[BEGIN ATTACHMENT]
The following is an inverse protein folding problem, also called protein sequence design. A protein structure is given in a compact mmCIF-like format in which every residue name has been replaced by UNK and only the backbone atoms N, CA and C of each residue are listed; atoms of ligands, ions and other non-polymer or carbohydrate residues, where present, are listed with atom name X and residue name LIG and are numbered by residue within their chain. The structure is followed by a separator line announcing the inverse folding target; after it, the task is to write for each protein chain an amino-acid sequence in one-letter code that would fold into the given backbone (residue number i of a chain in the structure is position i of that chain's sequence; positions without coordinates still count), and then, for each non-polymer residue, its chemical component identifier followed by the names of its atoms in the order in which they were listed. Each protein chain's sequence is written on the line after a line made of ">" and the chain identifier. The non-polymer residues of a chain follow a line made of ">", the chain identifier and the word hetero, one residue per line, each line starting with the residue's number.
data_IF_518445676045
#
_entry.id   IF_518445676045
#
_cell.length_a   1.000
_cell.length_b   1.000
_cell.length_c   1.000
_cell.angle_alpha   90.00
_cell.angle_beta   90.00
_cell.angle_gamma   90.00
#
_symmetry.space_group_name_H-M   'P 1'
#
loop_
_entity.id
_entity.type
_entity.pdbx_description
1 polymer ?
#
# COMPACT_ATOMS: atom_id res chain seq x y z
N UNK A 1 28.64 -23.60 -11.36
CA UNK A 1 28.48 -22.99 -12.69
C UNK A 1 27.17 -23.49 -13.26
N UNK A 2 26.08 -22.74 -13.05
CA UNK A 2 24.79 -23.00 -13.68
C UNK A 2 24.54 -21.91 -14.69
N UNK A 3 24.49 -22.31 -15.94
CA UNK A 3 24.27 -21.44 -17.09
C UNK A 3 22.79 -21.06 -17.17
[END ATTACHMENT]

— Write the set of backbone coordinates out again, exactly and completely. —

The following is an inverse protein folding problem, also called protein sequence design. A protein structure is given in a compact mmCIF-like format in which every residue name has been replaced by UNK and only the backbone atoms N, CA and C of each residue are listed; atoms of ligands, ions and other non-polymer or carbohydrate residues, where present, are listed with atom name X and residue name LIG and are numbered by residue within their chain. The structure is followed by a separator line announcing the inverse folding target; after it, the task is to write for each protein chain an amino-acid sequence in one-letter code that would fold into the given backbone (residue number i of a chain in the structure is position i of that chain's sequence; positions without coordinates still count), and then, for each non-polymer residue, its chemical component identifier followed by the names of its atoms in the order in which they were listed. Each protein chain's sequence is written on the line after a line made of ">" and the chain identifier. The non-polymer residues of a chain follow a line made of ">", the chain identifier and the word hetero, one residue per line, each line starting with the residue's number.
data_IF_518445676045
#
_entry.id   IF_518445676045
#
_cell.length_a   1.000
_cell.length_b   1.000
_cell.length_c   1.000
_cell.angle_alpha   90.00
_cell.angle_beta   90.00
_cell.angle_gamma   90.00
#
_symmetry.space_group_name_H-M   'P 1'
#
loop_
_entity.id
_entity.type
_entity.pdbx_description
1 polymer ?
#
# COMPACT_ATOMS: atom_id res chain seq x y z
N UNK A 1 28.64 -23.60 -11.36
CA UNK A 1 28.48 -22.99 -12.69
C UNK A 1 27.17 -23.49 -13.26
N UNK A 2 26.08 -22.74 -13.05
CA UNK A 2 24.79 -23.00 -13.68
C UNK A 2 24.54 -21.91 -14.69
N UNK A 3 24.49 -22.31 -15.94
CA UNK A 3 24.27 -21.44 -17.09
C UNK A 3 22.79 -21.06 -17.17